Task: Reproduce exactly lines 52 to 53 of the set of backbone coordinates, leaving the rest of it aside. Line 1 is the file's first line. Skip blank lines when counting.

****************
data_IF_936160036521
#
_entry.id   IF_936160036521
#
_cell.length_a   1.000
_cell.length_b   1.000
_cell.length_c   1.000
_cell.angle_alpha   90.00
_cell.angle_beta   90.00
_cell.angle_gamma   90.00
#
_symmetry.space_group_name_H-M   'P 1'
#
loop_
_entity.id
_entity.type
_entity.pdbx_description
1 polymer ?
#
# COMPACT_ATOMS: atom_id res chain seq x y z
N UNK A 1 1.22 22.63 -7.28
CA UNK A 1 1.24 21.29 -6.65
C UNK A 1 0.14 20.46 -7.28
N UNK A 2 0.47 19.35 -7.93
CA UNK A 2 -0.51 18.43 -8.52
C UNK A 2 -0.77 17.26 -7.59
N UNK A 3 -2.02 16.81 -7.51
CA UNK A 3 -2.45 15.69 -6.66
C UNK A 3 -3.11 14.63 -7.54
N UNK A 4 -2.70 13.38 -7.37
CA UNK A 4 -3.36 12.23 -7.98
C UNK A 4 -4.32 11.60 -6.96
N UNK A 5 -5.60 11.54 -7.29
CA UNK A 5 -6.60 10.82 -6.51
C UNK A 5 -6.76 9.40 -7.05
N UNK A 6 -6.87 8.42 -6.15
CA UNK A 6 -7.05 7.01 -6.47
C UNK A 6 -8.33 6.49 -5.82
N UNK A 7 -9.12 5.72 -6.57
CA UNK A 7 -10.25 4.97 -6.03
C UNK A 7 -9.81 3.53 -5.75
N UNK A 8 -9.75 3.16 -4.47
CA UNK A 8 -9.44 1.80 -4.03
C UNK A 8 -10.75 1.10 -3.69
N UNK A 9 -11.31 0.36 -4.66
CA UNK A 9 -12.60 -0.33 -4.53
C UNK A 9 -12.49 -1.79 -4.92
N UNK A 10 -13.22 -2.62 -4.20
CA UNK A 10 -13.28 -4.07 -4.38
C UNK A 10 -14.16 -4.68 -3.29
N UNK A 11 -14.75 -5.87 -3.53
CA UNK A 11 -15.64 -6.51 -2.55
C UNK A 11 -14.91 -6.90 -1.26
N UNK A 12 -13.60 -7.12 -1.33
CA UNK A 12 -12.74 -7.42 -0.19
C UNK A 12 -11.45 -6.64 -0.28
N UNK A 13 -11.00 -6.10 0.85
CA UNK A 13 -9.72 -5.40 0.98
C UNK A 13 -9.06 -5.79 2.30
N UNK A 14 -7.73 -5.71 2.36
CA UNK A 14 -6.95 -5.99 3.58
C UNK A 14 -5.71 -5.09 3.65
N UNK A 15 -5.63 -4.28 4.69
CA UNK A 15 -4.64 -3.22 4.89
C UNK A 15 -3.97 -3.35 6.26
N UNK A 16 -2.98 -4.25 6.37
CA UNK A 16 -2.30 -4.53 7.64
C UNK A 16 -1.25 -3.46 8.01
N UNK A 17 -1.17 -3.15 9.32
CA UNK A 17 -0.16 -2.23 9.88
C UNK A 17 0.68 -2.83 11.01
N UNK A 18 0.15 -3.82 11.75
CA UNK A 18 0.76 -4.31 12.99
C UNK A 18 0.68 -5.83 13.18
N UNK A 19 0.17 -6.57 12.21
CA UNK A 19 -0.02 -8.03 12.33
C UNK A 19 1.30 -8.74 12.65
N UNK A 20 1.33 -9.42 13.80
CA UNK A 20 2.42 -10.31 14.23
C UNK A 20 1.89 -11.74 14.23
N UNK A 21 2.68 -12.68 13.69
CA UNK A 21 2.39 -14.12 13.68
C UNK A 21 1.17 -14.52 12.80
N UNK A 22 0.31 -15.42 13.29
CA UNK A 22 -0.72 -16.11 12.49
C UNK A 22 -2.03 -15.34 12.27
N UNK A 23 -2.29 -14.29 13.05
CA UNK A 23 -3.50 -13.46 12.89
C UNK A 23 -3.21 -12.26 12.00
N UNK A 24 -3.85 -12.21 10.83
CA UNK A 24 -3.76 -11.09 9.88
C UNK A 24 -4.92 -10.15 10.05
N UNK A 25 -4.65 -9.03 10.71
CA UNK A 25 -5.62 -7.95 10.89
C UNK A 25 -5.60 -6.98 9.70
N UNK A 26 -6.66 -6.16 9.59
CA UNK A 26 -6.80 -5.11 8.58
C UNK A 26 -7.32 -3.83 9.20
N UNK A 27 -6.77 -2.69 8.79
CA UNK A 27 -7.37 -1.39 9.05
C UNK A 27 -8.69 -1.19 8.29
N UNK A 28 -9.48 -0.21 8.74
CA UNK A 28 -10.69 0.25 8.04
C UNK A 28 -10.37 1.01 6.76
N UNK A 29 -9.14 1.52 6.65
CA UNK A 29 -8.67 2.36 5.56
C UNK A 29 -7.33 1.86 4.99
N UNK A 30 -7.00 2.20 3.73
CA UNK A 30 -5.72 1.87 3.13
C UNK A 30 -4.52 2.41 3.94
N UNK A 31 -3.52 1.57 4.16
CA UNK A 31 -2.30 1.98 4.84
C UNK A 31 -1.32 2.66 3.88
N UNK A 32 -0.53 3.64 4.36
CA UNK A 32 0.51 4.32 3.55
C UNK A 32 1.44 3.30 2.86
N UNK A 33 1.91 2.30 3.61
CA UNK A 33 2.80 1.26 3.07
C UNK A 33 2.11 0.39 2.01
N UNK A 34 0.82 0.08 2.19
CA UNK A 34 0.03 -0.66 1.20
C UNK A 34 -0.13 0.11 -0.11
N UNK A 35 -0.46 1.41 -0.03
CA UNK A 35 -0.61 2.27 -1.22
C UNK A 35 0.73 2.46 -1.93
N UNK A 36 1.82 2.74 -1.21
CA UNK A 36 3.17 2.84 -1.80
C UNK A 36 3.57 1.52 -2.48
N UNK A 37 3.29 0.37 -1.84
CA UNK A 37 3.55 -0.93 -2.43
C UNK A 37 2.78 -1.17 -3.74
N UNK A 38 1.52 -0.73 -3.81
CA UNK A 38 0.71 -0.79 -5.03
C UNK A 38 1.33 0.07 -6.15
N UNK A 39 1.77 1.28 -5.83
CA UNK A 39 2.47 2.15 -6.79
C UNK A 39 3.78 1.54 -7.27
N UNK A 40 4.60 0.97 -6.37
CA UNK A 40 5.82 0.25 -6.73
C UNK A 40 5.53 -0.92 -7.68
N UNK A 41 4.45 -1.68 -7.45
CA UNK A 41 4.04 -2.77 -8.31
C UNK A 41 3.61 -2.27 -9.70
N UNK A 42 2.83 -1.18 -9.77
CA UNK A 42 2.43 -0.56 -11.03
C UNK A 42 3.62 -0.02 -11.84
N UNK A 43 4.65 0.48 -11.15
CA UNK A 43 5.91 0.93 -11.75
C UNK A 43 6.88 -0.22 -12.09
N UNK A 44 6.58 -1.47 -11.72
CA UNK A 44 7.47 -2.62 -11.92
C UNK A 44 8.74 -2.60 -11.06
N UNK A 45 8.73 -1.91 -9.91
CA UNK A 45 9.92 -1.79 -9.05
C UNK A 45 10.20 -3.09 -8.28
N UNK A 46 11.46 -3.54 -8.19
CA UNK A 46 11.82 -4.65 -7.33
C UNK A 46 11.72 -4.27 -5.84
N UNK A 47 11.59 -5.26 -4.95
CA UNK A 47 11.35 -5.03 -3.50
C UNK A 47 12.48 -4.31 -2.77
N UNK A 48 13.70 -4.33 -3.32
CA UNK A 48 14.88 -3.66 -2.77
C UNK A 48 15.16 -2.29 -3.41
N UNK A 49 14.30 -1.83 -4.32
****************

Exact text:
CA UNK A 11 -15.64 -6.51 -2.55
C UNK A 11 -14.91 -6.90 -1.26